data analytics data science

Getting Serious About Data and Data Science

To implement successful data programs, companies need to shift goals, muster resources, and align people.

Data science, including analytics, big data, and artificial intelligence, is no longer a novel concept. Nor is the important foundation of high-quality data. Both have contributed to impressive business successes — particularly among digital natives — yet overall progress among established companies has been painfully slow. Not only is the failure rate high, but companies have also proved unable to leverage successes in one part of the business to reap benefits in other areas. Too often, progress depends on a single leader, and it slows dramatically or reverses when that individual departs the company. In addition, companies are not seizing the strategic potential in their data. We’d estimate that less than 5% of companies use their data and data science to gain an effective competitive edge.

Over the years, we have worked with dozens of companies on their data journeys, advising them on the approaches, techniques, and organizational changes needed to succeed with data, including quality, data science, and AI. From our perspective, these are the two biggest mistakes organizations make:

  1. They underinvest in the organization (people, structure, or culture), process, and the strategic transformations needed to get on offense — in other words, to take full advantage of their data and the data analytics technologies at their disposal.
  2. They address data quality improperly, which leads them to waste critical resources (time and money) dealing with mundane issues. Bad data, in turn, breeds mistrust in the data, further slowing efforts to create advantage.

Although the details at each company differ, seeing data too narrowly — as the province of IT or the data science organization, not of the entire business — is a recurring theme. This causes companies to overlook the transformative potential in data and therefore underinvest in the organizational, process, and strategic changes cited above. Similarly, they blame technology for their quality woes and failures to capitalize on data, when the real problem is poor management.

We’ve all observed how companies behave when they are truly serious about something — how the goal changes from incremental progress to rapid transformation; how they muster both breadth and depth of resources; how they align and train people; how they communicate new values and new ways of working; and how senior leaders drive the effort. Indeed, it almost seems as if companies go overboard when they are truly serious about something. Amazon’s Project D initiative to develop the Echo/Alexa smart speaker is a great illustration of that seriousness, with hundreds of employees, several startup acquisitions, heavy CEO involvement, and no expense spared. DBS Bank’s journey to being named World’s Best Digital Bank by Euromoney is another good example. The company’s CEO, Piyush Gupta, said the following upon receiving that award in 2018:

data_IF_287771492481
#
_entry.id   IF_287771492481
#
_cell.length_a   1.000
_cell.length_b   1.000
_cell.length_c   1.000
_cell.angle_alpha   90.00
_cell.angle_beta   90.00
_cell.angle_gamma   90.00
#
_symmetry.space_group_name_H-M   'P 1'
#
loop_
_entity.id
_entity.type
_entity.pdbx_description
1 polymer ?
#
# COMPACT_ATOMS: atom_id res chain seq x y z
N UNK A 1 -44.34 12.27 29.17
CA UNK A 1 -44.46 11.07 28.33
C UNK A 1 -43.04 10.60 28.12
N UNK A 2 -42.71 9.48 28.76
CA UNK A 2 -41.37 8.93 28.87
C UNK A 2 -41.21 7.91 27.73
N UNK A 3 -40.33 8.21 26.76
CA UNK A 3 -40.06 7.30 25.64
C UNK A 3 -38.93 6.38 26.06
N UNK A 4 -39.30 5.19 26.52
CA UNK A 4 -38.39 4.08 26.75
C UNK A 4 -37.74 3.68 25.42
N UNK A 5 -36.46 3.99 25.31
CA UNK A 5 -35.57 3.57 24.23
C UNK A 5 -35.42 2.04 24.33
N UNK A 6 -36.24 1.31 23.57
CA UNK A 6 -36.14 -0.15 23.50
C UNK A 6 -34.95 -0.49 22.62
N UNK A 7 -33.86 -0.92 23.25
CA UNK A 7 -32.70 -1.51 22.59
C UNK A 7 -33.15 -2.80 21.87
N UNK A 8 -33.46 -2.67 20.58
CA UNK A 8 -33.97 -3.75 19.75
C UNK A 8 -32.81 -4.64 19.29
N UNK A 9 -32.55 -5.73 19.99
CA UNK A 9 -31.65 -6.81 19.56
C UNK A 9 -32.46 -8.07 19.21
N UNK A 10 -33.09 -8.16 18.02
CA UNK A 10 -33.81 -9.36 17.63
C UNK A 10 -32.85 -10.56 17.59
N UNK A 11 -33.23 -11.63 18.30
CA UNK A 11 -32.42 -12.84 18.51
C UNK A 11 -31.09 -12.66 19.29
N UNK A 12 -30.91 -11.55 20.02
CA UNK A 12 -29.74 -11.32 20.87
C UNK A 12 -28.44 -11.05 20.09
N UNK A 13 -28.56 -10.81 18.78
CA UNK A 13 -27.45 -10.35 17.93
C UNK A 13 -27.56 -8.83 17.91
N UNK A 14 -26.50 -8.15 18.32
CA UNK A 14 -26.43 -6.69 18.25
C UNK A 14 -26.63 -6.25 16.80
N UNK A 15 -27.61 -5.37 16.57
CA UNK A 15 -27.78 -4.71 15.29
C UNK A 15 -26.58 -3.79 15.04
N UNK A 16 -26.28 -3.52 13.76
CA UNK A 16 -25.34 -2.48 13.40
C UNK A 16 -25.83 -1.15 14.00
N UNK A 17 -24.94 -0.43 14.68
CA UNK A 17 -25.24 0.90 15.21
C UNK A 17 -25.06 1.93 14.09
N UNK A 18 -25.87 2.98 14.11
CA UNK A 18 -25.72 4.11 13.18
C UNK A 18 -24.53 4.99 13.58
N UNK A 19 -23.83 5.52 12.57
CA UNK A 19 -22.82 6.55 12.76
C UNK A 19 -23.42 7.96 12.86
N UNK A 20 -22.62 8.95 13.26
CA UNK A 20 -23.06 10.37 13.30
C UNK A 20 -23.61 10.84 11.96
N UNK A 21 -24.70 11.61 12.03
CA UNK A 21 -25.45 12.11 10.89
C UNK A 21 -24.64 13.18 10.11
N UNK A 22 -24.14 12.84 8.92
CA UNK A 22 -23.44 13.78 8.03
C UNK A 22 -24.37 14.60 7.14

At DBS, we believe that banks tomorrow will look fundamentally different from banks today. That’s why we have spent the past three years deeply immersed in the digital agenda. This has been an all-encompassing journey, whether it is changing the culture and mindsets of our people, re-architecting our technology infrastructure, or leveraging big data, biometrics, and AI to make banking simple and seamless for customers.

The contrast with most companies’ data programs is stark — one can only conclude that many are not yet serious about data and data science. For those only beginning to explore data, this may be understandable. But, if you’ve been at it for three years or more, it is time to either get serious in addressing mistakes or invest your resources elsewhere — and expect to lose out to competitors.

Stop Wasting Effort on Data Quality

The obvious approach to addressing these mistakes is to identify wasted resources and reallocate them to more productive uses of data. This is no small task. While there may be budget items and people assigned to support analytics, AI, architecture, monetization, and so on, there are no budgets and people assigned to waste time and money on bad data. Rather, this is hidden away in day-in, day-out work — the salesperson who corrects errors in data received from marketing, the data scientist who spends 80% of his or her time wrangling data, the finance team that spends three-quarters of its time reconciling reports, the decision maker who doesn’t believe the numbers and instructs his or her staff to validate them, and so forth. Indeed, almost all work is plagued by bad data.